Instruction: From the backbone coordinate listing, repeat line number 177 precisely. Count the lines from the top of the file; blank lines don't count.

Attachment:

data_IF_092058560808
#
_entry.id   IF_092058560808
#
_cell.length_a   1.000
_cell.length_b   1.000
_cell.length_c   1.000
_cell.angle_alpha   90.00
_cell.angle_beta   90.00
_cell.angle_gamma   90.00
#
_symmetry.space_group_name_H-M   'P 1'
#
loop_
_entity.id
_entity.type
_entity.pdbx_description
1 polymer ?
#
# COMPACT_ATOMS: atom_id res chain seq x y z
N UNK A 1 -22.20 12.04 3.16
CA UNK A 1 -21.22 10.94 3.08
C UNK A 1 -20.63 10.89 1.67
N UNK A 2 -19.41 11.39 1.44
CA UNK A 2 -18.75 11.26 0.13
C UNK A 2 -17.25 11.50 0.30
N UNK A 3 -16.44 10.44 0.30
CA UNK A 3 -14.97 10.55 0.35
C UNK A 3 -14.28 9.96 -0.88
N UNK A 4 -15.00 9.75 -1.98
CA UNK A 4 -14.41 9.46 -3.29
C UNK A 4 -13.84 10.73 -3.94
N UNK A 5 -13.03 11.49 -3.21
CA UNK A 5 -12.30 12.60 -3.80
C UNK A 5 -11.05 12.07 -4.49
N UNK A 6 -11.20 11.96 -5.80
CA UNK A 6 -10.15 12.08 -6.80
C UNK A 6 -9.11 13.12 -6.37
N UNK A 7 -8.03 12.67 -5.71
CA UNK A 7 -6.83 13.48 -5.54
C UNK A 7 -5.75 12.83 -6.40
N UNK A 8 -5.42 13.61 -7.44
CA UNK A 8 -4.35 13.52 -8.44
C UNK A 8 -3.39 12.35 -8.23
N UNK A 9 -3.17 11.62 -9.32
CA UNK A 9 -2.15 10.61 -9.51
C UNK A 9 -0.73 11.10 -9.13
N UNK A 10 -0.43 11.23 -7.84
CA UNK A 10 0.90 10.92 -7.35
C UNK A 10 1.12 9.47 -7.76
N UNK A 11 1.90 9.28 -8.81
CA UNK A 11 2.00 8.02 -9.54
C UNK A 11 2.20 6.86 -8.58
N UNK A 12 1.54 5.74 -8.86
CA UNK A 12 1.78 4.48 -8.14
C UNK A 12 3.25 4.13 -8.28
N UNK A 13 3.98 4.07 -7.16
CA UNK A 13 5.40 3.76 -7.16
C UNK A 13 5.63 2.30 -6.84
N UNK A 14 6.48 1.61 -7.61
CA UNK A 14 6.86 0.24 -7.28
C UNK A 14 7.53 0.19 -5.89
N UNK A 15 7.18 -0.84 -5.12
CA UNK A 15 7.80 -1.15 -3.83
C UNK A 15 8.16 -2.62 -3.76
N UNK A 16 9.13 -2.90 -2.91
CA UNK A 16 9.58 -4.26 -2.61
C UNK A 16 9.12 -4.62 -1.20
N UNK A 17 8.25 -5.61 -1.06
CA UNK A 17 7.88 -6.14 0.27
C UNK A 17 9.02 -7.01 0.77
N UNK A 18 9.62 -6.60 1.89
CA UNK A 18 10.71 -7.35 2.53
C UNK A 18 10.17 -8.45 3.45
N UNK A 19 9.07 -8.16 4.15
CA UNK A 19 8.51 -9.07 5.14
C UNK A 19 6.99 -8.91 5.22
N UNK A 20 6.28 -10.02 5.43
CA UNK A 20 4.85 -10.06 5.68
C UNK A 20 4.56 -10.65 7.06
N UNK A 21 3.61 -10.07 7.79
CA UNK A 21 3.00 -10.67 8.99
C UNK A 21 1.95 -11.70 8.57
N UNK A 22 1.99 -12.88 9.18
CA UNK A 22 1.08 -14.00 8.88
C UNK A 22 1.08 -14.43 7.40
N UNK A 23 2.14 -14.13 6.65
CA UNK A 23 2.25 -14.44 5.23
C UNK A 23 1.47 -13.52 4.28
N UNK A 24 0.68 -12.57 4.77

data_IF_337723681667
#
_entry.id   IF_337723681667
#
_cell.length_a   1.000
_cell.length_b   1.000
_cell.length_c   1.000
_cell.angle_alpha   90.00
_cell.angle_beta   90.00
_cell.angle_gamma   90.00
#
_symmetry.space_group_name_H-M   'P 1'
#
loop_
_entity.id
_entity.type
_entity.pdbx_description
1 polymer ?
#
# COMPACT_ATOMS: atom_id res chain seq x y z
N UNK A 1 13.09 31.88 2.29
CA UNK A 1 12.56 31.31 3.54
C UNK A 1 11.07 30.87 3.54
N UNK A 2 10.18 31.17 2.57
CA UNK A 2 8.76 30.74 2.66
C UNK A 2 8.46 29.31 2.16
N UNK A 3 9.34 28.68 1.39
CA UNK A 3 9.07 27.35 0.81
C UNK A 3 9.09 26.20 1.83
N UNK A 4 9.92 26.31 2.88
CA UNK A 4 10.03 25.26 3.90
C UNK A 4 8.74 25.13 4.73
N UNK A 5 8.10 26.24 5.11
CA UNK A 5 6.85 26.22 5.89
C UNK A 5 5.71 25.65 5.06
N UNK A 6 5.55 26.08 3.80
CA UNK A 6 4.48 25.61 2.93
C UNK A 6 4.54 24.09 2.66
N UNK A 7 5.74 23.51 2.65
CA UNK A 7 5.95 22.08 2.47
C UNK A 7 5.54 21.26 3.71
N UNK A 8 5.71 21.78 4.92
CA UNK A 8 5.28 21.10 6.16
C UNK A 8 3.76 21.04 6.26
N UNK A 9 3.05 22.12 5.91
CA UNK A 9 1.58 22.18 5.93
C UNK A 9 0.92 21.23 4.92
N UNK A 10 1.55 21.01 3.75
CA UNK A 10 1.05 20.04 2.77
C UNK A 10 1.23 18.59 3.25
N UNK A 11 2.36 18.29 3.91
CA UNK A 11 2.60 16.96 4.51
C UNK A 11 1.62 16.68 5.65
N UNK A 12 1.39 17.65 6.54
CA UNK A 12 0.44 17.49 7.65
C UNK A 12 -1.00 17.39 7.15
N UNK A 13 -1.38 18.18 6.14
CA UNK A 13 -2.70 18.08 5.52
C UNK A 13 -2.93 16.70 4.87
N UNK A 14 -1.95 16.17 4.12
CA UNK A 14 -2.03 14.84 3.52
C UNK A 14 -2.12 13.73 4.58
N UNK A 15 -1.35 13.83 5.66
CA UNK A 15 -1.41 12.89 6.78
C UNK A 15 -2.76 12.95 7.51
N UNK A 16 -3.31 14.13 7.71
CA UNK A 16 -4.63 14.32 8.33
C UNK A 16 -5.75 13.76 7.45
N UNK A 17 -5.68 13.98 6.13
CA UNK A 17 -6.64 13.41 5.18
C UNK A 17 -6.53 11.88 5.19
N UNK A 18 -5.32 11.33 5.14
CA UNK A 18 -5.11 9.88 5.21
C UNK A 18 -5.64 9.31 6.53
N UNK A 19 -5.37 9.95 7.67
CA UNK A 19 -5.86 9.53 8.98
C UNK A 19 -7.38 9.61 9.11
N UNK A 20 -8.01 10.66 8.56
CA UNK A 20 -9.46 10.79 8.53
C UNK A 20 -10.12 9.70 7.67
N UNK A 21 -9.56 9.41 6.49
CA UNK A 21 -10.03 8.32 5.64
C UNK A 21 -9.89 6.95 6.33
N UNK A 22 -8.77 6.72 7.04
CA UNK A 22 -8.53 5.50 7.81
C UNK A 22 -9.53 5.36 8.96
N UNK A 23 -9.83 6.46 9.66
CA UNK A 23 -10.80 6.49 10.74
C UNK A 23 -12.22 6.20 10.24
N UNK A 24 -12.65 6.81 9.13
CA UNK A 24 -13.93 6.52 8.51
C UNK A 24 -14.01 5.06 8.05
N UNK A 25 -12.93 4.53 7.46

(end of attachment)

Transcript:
N UNK A 23 -9.83 6.46 9.66